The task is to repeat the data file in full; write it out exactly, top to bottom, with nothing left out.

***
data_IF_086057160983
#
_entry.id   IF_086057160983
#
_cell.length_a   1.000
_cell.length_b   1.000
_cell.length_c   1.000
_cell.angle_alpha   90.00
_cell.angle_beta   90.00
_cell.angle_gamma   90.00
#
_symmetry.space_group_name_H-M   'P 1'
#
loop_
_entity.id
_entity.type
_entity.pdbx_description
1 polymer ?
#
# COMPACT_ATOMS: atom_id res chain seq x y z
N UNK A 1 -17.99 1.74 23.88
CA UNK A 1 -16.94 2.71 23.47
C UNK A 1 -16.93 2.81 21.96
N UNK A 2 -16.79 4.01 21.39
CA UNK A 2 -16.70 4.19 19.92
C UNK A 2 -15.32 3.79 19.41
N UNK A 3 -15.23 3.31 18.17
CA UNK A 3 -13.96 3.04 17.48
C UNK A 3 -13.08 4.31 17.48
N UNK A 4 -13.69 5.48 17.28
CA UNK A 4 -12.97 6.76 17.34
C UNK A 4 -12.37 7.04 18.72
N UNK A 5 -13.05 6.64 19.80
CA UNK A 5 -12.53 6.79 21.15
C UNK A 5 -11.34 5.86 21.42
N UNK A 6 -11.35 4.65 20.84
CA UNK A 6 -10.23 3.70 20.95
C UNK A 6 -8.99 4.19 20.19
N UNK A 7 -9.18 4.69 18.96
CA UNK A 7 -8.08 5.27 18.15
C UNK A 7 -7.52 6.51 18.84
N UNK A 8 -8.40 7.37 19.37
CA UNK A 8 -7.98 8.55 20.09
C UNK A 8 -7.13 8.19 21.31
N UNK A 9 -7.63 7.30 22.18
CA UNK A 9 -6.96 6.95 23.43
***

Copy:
data_IF_086057160983
#
_entry.id   IF_086057160983
#
_cell.length_a   1.000
_cell.length_b   1.000
_cell.length_c   1.000
_cell.angle_alpha   90.00
_cell.angle_beta   90.00
_cell.angle_gamma   90.00
#
_symmetry.space_group_name_H-M   'P 1'
#
loop_
_entity.id
_entity.type
_entity.pdbx_description
1 polymer ?
#
# COMPACT_ATOMS: atom_id res chain seq x y z
N UNK A 1 -17.99 1.74 23.88
CA UNK A 1 -16.94 2.71 23.47
C UNK A 1 -16.93 2.81 21.96
N UNK A 2 -16.79 4.01 21.39
CA UNK A 2 -16.70 4.19 19.92
C UNK A 2 -15.32 3.79 19.41
N UNK A 3 -15.23 3.31 18.17
CA UNK A 3 -13.96 3.04 17.48
C UNK A 3 -13.08 4.31 17.48
N UNK A 4 -13.69 5.48 17.28
CA UNK A 4 -12.97 6.76 17.34
C UNK A 4 -12.37 7.04 18.72
N UNK A 5 -13.05 6.64 19.80
CA UNK A 5 -12.53 6.79 21.15
C UNK A 5 -11.34 5.86 21.42
N UNK A 6 -11.35 4.65 20.84
CA UNK A 6 -10.23 3.70 20.95
C UNK A 6 -8.99 4.19 20.19
N UNK A 7 -9.18 4.69 18.96
CA UNK A 7 -8.08 5.27 18.15
C UNK A 7 -7.52 6.51 18.84
N UNK A 8 -8.40 7.37 19.37
CA UNK A 8 -7.98 8.55 20.09
C UNK A 8 -7.13 8.19 21.31
N UNK A 9 -7.63 7.30 22.18
CA UNK A 9 -6.96 6.95 23.43